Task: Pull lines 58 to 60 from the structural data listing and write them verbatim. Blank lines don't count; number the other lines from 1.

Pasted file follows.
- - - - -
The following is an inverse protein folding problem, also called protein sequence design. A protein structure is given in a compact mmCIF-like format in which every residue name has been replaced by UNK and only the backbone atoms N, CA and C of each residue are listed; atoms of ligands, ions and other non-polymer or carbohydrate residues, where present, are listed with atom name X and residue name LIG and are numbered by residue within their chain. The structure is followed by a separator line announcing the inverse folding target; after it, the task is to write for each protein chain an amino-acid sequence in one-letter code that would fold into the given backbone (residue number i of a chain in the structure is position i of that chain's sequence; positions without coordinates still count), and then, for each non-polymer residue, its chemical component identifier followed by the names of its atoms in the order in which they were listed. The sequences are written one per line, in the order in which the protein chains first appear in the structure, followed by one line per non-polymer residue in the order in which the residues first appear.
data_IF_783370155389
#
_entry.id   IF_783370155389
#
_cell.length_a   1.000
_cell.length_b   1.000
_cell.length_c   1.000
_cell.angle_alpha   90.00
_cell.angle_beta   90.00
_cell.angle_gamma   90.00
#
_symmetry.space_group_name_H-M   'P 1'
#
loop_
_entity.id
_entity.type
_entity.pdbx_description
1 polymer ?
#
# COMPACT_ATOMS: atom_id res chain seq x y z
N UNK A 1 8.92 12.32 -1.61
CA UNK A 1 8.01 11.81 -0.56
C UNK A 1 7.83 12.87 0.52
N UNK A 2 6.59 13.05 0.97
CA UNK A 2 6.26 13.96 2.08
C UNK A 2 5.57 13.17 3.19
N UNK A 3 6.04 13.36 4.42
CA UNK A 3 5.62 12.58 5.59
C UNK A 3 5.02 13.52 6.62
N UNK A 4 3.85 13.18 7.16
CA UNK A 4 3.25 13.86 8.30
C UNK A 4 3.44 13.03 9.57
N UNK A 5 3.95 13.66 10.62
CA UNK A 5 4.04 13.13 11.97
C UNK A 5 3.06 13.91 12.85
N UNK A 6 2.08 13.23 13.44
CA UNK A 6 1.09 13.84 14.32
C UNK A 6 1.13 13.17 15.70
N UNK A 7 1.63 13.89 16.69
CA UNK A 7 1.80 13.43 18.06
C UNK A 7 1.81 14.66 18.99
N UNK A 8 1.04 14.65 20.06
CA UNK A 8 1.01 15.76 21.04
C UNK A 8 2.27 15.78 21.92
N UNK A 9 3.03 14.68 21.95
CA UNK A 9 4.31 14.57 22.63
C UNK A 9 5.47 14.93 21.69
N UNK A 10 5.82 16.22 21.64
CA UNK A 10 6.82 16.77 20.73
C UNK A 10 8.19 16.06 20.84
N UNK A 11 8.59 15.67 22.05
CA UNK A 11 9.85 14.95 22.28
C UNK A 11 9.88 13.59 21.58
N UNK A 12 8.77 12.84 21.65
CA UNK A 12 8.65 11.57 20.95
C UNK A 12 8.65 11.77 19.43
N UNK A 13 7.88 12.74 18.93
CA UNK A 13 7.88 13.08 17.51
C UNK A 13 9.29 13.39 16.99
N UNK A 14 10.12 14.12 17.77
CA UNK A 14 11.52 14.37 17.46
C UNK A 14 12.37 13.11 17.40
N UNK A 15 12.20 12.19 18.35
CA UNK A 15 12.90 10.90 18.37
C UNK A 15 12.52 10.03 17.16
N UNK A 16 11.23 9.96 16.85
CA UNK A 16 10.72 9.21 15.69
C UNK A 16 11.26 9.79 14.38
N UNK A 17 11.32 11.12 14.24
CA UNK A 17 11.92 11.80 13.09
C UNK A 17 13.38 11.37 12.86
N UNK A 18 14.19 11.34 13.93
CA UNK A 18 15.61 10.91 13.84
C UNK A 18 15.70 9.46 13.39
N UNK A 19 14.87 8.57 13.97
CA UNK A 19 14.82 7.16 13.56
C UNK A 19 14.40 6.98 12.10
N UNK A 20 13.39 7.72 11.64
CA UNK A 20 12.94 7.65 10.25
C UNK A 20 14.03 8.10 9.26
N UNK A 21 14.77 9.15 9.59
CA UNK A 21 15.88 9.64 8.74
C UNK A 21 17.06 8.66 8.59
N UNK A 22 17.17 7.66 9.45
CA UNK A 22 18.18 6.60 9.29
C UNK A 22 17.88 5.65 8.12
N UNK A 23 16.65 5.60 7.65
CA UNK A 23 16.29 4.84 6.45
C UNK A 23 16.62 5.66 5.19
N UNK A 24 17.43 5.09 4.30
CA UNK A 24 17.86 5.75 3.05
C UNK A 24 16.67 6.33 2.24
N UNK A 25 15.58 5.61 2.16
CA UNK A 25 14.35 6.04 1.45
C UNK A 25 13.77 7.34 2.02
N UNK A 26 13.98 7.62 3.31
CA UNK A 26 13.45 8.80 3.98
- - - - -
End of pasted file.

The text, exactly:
N UNK A 13 7.88 12.74 18.93
CA UNK A 13 7.88 13.08 17.51
C UNK A 13 9.29 13.39 16.99